--------------Optional Reading Below this Point---------------


Claw function

There is currently disagreement about the function of the enlarged "sickle claw" on the second toe. When John Ostrom described it for Deinonychus in 1969, he interpreted the claw as a blade-like slashing weapon, much like the canines of some saber-toothed cats, used with powerful kicks to cut into prey. Adams (1987) suggested that the talon was used to disembowel large ceratopsian dinosaurs. The interpretation of the sickle claw as a killing weapon applied to all dromaeosaurids. However, Manning et al. argued that the claw instead served as a hook, reconstructing the keratinous sheath with an elliptical cross section, instead of the previously inferred inverted teardrop shape. In Manning's interpretation, the second toe claw would be used as a climbing aid when subduing bigger prey and also as stabbing weapon.

Ostrom compared Deinonychus to the ostrich and cassowary. He noted that the bird species can inflict serious injury with the large claw on the second toe. The cassowary has claws up to 125 millimetres (4.9 in) long. Ostrom cited Gilliard (1958) in saying that they can sever an arm or disembowel a man. Kofron (1999 and 2003) studied 241 documented cassowary attacks and found that one human and two dogs had been killed, but no evidence that cassowaries can disembowel or dismember other animals. Cassowaries use their claws to defend themselves, to attack threatening animals, and in agonistic displays such as the Bowed Threat Display. The seriema also has an enlarged second toe claw, and uses it to tear apart small prey items for swallowing.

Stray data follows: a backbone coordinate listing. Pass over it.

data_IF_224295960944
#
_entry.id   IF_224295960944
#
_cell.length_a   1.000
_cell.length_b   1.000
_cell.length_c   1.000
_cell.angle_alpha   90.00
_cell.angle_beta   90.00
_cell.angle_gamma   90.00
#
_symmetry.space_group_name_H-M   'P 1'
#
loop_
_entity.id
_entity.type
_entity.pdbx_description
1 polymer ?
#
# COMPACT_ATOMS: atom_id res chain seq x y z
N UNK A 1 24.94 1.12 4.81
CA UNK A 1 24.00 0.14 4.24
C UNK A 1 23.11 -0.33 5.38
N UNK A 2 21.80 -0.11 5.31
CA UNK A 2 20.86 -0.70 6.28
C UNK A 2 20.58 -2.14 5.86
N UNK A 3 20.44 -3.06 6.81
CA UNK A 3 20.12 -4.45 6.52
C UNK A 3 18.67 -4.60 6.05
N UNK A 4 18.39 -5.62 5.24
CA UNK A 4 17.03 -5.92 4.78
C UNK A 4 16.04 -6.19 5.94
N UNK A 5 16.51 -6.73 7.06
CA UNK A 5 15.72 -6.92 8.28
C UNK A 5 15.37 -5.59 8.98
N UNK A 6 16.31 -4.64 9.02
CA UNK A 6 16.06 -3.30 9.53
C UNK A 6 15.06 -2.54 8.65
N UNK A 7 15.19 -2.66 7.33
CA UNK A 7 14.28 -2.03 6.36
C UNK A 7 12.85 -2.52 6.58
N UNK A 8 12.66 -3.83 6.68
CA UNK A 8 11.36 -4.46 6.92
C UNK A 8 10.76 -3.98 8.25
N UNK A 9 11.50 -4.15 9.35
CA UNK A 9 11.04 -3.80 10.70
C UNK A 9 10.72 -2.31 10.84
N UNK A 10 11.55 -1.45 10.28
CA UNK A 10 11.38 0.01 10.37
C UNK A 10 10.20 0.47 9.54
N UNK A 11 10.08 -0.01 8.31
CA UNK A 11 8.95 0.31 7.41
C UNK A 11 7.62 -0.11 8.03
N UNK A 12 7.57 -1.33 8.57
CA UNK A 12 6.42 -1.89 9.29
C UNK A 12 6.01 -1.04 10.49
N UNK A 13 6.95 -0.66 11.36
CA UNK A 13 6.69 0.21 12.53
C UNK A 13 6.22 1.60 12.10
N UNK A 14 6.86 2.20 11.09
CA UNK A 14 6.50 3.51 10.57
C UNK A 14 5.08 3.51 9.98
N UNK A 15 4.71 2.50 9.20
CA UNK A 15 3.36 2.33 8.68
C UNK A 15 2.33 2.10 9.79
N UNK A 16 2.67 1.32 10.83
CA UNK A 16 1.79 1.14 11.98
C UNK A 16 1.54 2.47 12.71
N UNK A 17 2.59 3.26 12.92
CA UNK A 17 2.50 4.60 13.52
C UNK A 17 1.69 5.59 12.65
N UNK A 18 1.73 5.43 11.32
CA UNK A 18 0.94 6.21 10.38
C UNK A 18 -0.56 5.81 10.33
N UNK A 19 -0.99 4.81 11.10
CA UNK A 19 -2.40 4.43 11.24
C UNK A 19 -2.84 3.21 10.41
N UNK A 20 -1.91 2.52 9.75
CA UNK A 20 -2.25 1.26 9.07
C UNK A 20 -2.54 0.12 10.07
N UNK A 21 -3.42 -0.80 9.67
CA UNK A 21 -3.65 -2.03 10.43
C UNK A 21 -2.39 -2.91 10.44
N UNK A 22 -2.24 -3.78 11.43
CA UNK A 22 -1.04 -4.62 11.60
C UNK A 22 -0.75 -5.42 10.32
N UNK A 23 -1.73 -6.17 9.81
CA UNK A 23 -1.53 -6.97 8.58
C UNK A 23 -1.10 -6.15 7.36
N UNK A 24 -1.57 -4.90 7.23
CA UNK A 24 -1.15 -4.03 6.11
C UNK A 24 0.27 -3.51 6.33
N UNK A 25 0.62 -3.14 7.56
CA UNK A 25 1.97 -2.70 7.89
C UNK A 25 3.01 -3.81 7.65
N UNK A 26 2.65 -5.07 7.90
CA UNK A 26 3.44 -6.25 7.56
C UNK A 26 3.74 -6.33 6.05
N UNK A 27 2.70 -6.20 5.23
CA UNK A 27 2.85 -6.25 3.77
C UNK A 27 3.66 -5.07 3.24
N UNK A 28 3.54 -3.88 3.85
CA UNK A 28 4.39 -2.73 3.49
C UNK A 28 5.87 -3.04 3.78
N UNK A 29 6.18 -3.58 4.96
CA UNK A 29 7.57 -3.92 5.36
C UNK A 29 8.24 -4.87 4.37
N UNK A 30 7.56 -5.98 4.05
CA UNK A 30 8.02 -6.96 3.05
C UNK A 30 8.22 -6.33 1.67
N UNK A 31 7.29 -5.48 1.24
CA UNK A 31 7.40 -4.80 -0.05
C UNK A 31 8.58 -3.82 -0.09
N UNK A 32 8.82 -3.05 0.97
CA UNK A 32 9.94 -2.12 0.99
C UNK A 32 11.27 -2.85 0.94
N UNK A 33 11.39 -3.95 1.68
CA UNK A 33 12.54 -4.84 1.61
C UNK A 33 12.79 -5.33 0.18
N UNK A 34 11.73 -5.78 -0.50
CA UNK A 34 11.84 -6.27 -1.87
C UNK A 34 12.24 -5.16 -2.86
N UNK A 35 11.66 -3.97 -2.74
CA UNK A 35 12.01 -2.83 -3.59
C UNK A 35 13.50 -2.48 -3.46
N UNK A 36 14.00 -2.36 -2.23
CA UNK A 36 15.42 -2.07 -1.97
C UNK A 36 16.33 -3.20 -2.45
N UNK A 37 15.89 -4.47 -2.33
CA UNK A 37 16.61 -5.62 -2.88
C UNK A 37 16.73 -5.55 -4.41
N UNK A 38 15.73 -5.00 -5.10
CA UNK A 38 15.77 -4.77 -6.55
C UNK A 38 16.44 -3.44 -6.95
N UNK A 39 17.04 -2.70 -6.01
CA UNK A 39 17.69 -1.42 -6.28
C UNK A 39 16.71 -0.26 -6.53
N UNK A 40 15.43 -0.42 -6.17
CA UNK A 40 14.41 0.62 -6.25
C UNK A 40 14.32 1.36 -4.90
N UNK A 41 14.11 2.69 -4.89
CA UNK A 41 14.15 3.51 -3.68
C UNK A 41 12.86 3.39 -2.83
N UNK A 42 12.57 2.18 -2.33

Phillip Manning and colleagues (2009) attempted to test the function of the sickle claw and similarly shaped claws on the forelimbs. They analyzed the bio-mechanics of how stresses and strains would be distributed along the claws and into the limbs, using X-ray imaging to create a three dimensional contour map of a forelimb claw from Velociraptor. For comparison, they analyzed the construction of a claw from a modern predatory bird, the Eagle Owl. They found that, based on the way that stress was conducted along the claw, they were ideal for climbing. The scientists found that the sharpened tip of the claw was a puncturing and gripping instrument, while the curved and expanded claw base helped transfer stress loads evenly.